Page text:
This gentleman is alcohol dependant and has a substance misuse issue. This has, in the past, had a negative impact on his long term resettlement in that he was unable to sustain supported accommodation due to ‘dry house’ hostel rules.

It was not possible to make this claim over the phone and so we had to wait for forms to be sent out via the post. This gentleman has difficulties with literacy so Outreach helped him fill out the forms when they arrived. Within a few weeks his benefit was up and running.

This particular gentleman is a prolific offender and would resort to crime to get instant cash. The delay in making a claim for benefits posed the risk that this gentleman would go down the path that offers the least resistance.

Had the gentleman spent a longer period of time in prison, the prison service would help him set up a claim before he was released.

Client 3

A 54 year old gentleman presented at Culvery Court from Bristol, stating that he was homeless and fleeing violence. He was extremely distressed and obviously frightened.

During the booking in process Outreach workers were able to put him more at ease, assuring him that he was safe and would have somewhere to stay. He had boarded a train earlier that day for Swindon as he had family on the traveller site here, so had a brief knowledge of the area.

When questioned as to the reason for not going to his family instead of the hostel he became agitated once more, informing Outreach the family would take advantage of him and use him for cheap labour. He had been subjected to this in the past.

The gentleman informed us that he had literacy issues and had suffered with mental health problems.

The reason he gave for leaving his home was that he was being bullied, intimidated and financially abused by an individual known to him.

Over the period of time that the gentleman was at Culvery Court, Outreach was able build on mutual trust. He disclosed that he had been working with the mental health team and produced a contact name along with a number. Permission was granted by him for Outreach to make contact, with the aim of finding as much information as possible to help his case.

On making contact it emerged that he was living in mental health accommodation in Bristol prior to arriving in Swindon and that there was indeed a case of financial abuse against the gentleman which was being investigated by Avon and Somerset police. It was arranged that his CPN and the manager of his accommodation would come to the hostel for a three way meeting. Outreach was also to attend.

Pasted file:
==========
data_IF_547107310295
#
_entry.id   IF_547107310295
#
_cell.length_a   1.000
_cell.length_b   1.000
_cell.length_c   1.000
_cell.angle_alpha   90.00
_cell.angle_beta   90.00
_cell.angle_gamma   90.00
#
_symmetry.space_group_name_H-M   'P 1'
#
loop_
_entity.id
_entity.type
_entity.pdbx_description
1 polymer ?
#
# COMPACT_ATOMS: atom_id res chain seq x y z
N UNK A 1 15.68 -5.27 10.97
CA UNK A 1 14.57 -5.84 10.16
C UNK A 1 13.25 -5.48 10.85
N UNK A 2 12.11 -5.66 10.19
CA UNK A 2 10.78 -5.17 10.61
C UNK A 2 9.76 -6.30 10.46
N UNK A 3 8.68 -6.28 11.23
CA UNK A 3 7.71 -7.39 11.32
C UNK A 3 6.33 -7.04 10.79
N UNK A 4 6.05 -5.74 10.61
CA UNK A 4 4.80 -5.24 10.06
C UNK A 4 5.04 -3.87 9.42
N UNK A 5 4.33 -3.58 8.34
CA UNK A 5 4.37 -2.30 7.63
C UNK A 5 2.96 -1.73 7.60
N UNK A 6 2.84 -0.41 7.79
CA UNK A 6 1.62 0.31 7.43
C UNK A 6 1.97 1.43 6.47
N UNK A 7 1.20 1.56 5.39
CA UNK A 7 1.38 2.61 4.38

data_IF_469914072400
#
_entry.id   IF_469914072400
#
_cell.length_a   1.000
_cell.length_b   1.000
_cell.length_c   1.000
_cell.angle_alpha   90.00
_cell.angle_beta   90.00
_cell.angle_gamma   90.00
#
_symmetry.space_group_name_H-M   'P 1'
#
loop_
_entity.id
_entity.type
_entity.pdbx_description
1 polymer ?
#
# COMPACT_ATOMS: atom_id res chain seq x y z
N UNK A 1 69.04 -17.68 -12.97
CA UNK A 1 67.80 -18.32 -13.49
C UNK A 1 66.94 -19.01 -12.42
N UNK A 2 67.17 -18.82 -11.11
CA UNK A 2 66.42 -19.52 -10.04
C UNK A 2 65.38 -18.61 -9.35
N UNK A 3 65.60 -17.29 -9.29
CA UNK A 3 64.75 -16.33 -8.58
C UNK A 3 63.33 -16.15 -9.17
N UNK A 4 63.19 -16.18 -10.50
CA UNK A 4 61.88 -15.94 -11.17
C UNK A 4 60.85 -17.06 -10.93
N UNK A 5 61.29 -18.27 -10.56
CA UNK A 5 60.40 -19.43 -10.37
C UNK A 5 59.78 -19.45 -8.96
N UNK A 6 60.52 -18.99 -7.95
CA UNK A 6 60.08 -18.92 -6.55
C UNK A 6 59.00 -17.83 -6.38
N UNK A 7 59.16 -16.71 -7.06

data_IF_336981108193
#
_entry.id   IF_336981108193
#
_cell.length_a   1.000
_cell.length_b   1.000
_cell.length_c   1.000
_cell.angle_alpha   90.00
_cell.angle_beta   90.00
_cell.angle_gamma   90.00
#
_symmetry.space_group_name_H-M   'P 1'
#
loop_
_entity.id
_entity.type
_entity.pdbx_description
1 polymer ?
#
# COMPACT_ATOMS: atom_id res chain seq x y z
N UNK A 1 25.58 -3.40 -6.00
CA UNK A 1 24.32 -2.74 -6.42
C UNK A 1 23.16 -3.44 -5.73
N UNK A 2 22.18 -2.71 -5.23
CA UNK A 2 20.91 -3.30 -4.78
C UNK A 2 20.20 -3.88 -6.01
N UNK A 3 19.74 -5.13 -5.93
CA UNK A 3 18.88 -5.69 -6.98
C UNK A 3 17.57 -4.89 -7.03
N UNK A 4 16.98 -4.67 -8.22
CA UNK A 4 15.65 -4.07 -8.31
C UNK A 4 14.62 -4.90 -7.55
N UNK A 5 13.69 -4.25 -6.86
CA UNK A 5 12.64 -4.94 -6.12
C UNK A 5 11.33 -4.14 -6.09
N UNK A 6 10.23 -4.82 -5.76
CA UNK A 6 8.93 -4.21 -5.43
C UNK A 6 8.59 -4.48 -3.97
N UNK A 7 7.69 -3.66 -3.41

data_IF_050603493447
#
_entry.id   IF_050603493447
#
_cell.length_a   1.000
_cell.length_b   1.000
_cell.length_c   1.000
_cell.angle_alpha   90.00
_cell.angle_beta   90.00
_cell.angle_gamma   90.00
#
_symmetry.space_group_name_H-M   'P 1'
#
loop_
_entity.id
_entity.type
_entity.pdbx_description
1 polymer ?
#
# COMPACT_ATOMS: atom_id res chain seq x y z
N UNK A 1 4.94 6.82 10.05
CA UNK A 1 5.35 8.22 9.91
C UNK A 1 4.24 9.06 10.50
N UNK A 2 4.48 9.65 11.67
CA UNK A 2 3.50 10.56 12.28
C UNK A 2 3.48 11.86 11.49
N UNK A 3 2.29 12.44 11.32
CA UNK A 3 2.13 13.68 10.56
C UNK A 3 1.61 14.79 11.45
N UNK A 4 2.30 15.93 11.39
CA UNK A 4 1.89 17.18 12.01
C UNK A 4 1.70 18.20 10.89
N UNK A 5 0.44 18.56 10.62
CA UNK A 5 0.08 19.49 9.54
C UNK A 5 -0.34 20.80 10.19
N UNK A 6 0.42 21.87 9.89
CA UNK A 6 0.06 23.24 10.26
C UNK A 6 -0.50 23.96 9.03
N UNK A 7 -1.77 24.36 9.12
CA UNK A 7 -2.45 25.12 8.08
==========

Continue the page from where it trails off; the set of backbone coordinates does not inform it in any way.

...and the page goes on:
It was agreed, with his consent, that returning to Bristol was the best option as he had support and accommodation there.

Paul Gaff - His Own Words

I came to Culvery Court in the summer of 2013 as I was made homeless after my relationship with my girlfriend broke down. We have three children together, who I see once a week at a contact centre.

I first used drugs (solvents/glue) at the age of 6, this was nothing to do with peer pressure, I was going through a bad time so I picked up a used glue bag after the older kids had left the park.
Since then I progressed onto every other drug and used them to try to cover up my problems (past and present). I have now learned that drugs don’t deal with my problems, they just cover them up for the time being.

I am now on a D.R.R. for 6 months, five days a week and get prescription medication to substitute the street drugs I was using. I’m doing well now and hope to live life drug free and eventually have my own flat where my children can spend the weekends and holidays.

I feel that all of this is possible and if I take all the help that is being offered to me from C.R.I, Probation and Threshold then I will make it.

Client 2

Outreach workers came across a gentleman not known to them as he was begging in an alleyway in the Old Town area. He was unkempt and in need of a shower. Outreach stopped to speak to him. He did not have a local connection and his benefits were in middle of being processed.

He was given a shower token, informed of where he could get something to eat and given a Threshold Survival Guide. He was also advised of Hostels and Night shelters in the town. By the start of the following week he was attending the Breakfast Club and Day Centre on a regular basis for advice and support. Outreach is aiming to work with this gentleman over a few weeks to establish his claim and secure private rented accommodation for him.

Lewis Mitchell - His Own Words

I have been homeless for 30 years on and off, having never had my own place in all that time. Half of the 30 years has been spent on drugs and alcohol. I’ve also spent years and years in prison too, so all in all my life has been pretty hectic and chaotic. Throw in mental health issues and to some, I could be seen as a bit of a lost cause. But here at Culvery Court I am being given the chance to finally achieve my dream of having total independence and a home of my own. Here I have access to all the services that I may need to engage with, plus a key worker who can also give me any other help that I may require.

My aim is to go on to a move-on house and, whilst there, hopefully learn the necessary skills to help me when I eventually move into a property of my own. Having been in hostels in the past, I feel that here at Culvery, they go just that bit further in giving you all the help and support you need in order to get your life back on track.

Swindon // 1 John Street // SN1 1RT